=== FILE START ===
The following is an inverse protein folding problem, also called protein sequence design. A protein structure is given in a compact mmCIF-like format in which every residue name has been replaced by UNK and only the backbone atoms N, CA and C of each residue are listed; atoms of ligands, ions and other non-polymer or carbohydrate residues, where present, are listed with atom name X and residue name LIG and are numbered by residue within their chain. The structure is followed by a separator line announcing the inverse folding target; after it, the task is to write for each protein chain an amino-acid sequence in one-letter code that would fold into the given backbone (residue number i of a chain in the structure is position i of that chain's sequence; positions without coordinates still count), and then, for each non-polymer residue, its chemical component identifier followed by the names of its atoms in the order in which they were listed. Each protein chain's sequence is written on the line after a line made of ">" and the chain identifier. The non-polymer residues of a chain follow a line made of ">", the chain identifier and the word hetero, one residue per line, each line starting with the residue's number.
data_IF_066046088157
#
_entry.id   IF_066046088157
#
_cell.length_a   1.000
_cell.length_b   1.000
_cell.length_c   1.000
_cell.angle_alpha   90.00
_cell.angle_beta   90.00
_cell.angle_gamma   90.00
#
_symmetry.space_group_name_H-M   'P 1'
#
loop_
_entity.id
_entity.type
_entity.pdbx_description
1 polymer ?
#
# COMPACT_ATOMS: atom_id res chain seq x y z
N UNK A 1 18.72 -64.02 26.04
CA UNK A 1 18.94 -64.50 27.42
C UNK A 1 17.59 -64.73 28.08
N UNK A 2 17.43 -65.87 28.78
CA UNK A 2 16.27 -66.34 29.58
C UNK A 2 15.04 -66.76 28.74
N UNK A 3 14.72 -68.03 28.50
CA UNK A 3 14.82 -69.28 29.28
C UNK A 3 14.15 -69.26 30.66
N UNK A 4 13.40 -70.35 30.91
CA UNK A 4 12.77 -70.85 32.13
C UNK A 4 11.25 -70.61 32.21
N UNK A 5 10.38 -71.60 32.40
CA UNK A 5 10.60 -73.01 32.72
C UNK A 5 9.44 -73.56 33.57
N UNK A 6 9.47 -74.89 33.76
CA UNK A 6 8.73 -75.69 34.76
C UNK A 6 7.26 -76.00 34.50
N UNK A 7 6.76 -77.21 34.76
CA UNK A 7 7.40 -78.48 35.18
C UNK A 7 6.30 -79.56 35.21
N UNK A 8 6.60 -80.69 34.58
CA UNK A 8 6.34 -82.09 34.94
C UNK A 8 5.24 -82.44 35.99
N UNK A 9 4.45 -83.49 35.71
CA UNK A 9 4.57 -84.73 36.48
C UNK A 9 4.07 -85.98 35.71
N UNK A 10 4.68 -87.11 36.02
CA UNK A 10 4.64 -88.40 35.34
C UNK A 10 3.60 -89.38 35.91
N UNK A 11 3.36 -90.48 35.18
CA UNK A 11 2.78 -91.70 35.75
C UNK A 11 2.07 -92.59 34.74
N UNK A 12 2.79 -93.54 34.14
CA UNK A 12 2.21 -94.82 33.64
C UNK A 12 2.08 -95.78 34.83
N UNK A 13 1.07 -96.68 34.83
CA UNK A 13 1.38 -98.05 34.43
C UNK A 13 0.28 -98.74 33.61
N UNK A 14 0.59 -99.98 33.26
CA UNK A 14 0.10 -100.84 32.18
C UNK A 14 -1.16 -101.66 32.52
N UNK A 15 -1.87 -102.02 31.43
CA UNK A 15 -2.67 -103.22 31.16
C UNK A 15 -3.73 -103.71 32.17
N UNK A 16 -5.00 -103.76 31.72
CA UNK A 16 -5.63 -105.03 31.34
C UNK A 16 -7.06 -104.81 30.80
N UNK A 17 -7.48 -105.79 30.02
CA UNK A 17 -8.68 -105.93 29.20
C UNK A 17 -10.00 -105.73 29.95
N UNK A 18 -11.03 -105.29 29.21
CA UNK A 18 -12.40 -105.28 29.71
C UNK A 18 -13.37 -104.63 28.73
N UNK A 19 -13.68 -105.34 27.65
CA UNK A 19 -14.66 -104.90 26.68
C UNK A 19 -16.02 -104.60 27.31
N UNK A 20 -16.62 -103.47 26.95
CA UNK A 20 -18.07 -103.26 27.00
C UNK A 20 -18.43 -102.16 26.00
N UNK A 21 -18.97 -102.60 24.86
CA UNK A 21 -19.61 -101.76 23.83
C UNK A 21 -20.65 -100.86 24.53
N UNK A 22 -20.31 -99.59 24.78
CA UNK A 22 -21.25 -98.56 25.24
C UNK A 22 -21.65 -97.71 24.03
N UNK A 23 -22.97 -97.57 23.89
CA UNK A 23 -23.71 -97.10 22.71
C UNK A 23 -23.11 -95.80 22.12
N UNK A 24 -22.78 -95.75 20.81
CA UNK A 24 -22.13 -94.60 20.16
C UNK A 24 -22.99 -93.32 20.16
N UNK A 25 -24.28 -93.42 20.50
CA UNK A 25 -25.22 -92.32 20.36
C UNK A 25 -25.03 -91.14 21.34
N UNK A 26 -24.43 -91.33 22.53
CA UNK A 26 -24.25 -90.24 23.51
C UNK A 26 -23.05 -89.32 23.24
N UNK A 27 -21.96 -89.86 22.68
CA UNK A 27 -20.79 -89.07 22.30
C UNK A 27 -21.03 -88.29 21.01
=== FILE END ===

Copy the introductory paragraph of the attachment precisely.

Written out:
The following is an inverse protein folding problem, also called protein sequence design. A protein structure is given in a compact mmCIF-like format in which every residue name has been replaced by UNK and only the backbone atoms N, CA and C of each residue are listed; atoms of ligands, ions and other non-polymer or carbohydrate residues, where present, are listed with atom name X and residue name LIG and are numbered by residue within their chain. The structure is followed by a separator line announcing the inverse folding target; after it, the task is to write for each protein chain an amino-acid sequence in one-letter code that would fold into the given backbone (residue number i of a chain in the structure is position i of that chain's sequence; positions without coordinates still count), and then, for each non-polymer residue, its chemical component identifier followed by the names of its atoms in the order in which they were listed. Each protein chain's sequence is written on the line after a line made of ">" and the chain identifier. The non-polymer residues of a chain follow a line made of ">", the chain identifier and the word hetero, one residue per line, each line starting with the residue's number.